Honda to spend tokens on revising engine when F1 season resumes
McLaren's engine partner will use some of remaining seven development tokens on design and architecture changes from Spa; Honda admit 2015-style F1 is harder than they expected
By James Galloway
Last Updated: 06/08/15 9:40am
Honda plan to spend some of their remaining development ‘tokens’ on their troublesome engine after the summer break as they target consistent progress with McLaren over the remainder of the season.
The Japanese manufacturer, who previously enjoyed sustained title-winning success as an engine supplier to first Williams and then McLaren in the 1980s and early 1990s, have endured a torrid first half-season back in F1 with their all-new power unit beset by reliability problems
But on the back of McLaren’s first double points finish of 2015 in Hungary, Honda’s motorsport chief Yasuhisa Arai believes the firm have experienced a “small turning point” in their season after maximising the power output available to them at the last race.
Having spent two development tokens on an upgrade for June’s Canadian GP, Honda have seven left to introduce over the final nine races and Arai has explained the changes they will start to make from the Belgian GP in a fortnight’s time.
“I am confident that our reliability problems are now behind us which means we can turn our attention to increasing power. After the summer shutdown our plan is to apply a new spec. engine using some of our remaining seven tokens,” Arai said.
“The most important area for us to concentrate on is the combustion. Current regulations require high efficiency of the combustion so we want to change the characteristic with the chamber design and intake and exhaust system layout. Another issue we will be addressing is reducing mechanical friction by changing the gear train system along with the combustion.
“Not all of our upgrades will be in place for the Belgium Grand Prix; some parts will be applied for Spa and the rest during the weeks that follow. Our plan is to keep improving race-by-race for the remainder of the season.”
Although boosted by their fifth and ninth-place finishes at the Hungaroring, eight-time constructors’ champions McLaren still went into the summer break in a lowly ninth position in the standings after their worst-ever start to a season.
The glittering history of the McLaren-Honda partnership had served to ramp up anticipation for their 2015 reunion and Arai now admits the Japanese firm have found the going tougher than expected.
“Expectations were always going to be high because of our illustrious history with McLaren," he said. "Most of the fans have a great image of McLaren-Honda’s heritage so they expected us to return to Formula 1 and be competitive immediately. Obviously this has not been the case. The sport has changed immensely since the McLaren-Honda ‘glory days’.
"The current technology is much more sophisticated and it is tough to make a good racing car. We knew it wouldn’t be easy, but perhaps we didn’t imagine that it would be this hard.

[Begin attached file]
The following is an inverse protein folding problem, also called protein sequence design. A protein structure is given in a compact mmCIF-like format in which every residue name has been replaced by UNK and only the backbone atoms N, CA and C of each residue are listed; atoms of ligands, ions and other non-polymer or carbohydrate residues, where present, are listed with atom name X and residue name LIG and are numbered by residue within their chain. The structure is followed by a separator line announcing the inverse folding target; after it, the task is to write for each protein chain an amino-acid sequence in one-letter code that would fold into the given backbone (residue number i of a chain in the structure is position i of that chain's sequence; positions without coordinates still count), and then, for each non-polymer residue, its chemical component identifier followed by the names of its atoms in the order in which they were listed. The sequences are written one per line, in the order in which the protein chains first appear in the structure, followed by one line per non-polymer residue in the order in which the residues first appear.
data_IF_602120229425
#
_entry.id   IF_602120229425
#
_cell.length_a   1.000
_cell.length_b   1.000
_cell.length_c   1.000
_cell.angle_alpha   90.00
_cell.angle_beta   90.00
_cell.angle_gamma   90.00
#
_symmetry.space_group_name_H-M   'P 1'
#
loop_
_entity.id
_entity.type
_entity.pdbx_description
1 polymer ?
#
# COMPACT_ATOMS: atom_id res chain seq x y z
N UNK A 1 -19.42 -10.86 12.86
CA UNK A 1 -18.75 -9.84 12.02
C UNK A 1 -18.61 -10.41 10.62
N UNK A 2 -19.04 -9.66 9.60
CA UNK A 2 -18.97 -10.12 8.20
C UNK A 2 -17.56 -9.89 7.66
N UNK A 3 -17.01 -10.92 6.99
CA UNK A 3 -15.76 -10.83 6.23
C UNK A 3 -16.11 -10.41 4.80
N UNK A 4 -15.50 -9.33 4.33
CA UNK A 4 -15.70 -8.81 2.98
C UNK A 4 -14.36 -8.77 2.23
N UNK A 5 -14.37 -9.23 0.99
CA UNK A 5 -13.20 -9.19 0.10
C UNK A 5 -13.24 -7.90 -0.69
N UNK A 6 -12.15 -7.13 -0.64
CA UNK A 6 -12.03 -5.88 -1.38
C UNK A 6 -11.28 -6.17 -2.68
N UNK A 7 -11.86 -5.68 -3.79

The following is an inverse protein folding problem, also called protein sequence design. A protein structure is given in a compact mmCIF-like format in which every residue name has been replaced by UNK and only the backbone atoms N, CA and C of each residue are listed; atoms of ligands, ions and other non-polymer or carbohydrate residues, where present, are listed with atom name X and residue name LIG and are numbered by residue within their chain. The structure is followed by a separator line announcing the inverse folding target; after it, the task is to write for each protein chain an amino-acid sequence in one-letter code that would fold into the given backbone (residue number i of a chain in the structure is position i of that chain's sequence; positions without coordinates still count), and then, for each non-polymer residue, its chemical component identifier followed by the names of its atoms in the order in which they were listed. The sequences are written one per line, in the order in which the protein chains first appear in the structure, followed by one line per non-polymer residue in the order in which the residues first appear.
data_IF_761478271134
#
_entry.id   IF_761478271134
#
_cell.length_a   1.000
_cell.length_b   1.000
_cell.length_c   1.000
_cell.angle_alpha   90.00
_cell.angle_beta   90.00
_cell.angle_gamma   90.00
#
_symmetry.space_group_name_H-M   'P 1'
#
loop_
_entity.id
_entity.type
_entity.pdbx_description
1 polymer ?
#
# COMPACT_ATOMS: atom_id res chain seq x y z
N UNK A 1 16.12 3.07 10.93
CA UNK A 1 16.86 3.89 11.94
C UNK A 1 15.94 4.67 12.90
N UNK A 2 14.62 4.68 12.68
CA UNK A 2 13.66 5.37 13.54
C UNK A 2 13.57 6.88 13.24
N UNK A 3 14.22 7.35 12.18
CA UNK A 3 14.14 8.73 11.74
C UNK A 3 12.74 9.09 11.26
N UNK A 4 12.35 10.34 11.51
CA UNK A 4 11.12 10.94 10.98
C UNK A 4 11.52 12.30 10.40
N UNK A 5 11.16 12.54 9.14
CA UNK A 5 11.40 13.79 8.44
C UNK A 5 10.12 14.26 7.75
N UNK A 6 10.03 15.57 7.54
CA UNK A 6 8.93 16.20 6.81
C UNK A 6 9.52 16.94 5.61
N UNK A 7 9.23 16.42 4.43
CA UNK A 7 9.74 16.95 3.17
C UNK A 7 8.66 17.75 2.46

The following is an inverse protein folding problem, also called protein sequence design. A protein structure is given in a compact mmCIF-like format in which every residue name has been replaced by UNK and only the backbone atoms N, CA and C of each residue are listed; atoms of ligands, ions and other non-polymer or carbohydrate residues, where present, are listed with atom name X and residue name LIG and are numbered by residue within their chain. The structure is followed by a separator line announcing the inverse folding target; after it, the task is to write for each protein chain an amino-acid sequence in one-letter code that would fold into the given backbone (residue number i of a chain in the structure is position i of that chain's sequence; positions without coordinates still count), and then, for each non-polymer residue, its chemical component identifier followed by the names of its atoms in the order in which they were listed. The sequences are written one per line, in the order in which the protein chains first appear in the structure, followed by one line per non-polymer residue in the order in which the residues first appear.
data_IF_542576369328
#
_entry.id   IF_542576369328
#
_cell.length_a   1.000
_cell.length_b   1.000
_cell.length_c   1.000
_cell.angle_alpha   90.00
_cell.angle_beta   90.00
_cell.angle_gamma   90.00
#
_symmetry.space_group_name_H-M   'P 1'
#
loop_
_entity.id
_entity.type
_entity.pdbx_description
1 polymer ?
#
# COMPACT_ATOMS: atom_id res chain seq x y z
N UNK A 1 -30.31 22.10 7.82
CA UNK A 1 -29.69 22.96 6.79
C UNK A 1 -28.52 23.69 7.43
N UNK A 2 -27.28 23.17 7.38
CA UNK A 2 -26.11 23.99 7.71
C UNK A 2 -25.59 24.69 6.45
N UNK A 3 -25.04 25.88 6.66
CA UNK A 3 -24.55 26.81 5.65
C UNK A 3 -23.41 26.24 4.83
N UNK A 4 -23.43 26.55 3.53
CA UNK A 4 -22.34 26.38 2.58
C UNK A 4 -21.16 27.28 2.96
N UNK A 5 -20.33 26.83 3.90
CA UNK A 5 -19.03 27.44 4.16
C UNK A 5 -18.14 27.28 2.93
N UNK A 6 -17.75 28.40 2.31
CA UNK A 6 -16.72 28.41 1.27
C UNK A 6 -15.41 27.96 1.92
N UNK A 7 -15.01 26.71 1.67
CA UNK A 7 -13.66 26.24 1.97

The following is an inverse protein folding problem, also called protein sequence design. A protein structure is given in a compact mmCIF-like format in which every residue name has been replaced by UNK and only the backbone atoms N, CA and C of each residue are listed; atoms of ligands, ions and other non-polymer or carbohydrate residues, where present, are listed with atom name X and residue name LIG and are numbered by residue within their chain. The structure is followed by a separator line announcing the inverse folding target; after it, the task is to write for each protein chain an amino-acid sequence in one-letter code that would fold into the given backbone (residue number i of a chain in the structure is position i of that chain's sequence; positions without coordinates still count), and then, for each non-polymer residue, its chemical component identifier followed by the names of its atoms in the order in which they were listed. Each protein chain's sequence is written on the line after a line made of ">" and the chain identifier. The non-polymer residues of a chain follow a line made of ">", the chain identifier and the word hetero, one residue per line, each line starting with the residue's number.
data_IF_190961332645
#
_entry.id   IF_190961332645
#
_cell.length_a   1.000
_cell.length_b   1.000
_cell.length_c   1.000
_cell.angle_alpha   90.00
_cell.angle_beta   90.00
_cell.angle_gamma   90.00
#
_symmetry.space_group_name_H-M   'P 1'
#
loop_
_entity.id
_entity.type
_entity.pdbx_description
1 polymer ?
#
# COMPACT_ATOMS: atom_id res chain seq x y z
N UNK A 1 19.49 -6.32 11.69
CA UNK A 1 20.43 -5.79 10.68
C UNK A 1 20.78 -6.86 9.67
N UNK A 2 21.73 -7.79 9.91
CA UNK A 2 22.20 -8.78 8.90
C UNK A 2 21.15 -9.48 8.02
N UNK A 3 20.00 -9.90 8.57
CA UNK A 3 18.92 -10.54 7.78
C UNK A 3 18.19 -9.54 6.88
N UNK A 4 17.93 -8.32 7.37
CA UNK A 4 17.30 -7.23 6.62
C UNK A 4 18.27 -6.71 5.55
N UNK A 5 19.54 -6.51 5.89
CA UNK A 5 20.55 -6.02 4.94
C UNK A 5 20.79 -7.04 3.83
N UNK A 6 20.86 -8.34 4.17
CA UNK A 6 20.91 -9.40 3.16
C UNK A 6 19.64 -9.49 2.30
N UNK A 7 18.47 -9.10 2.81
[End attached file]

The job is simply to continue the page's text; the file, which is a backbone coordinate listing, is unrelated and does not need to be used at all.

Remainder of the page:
“I certainly didn’t imagine technology-wise what we would be facing, but I have complete confidence in the direction we have taken with our power unit. We needed to create something radical in order to beat the top teams, and that is our ultimate goal – to beat the best.”
He added: “These types of technical chain reactions which lead to vehicle stoppage were definitely more than we calculated, or more than we envisioned. The difficulty with this is that you cannot calculate precisely without running the car in actual conditions, on track.”
Amid the MP4-30’s struggle for performance and reliability, speculation has pointed towards increasing behind-the-scenes tension between McLaren and Honda. Arai admits there have been occasional clashes, but insists their collective desire for success is actually driving progress and creativity.
“Every step of this new project has been discussed with McLaren management. Every day we are in discussion,” the Japanese explained. “I know that they are under pressure from sponsors, but we trust and help each other to come up with good, innovative ideas.
“Working with the two different cultures within the team has made us stronger and more creative. It’s a very good relationship and a very good team. I trust everyone in the team, and we wouldn’t be McLaren-Honda without each and every one of them. We wouldn’t be fighting as hard as we are without their support and hard work.
“We are one team which means McLaren puts 100 per cent into their job, and so does Honda. The fact that sometimes we are colliding means we're putting 100 per cent in everything we do and both sides of the partnership are extremely passionate – this is positive not negative.”
Despite his increased optimism that the project is heading in the right direction, Arai concedes there will be further setbacks in 2015 – although he is confident progress will be such that even a podium finish is not yet out of the question.
“Unfortunately we will have more penalties during the coming months, but you will also see big improvements from both sides – chassis and power unit,” he insisted.
“After Spa we aim to improve every race, and hopefully we can start fighting for podiums. We will never stop fighting in 2015!”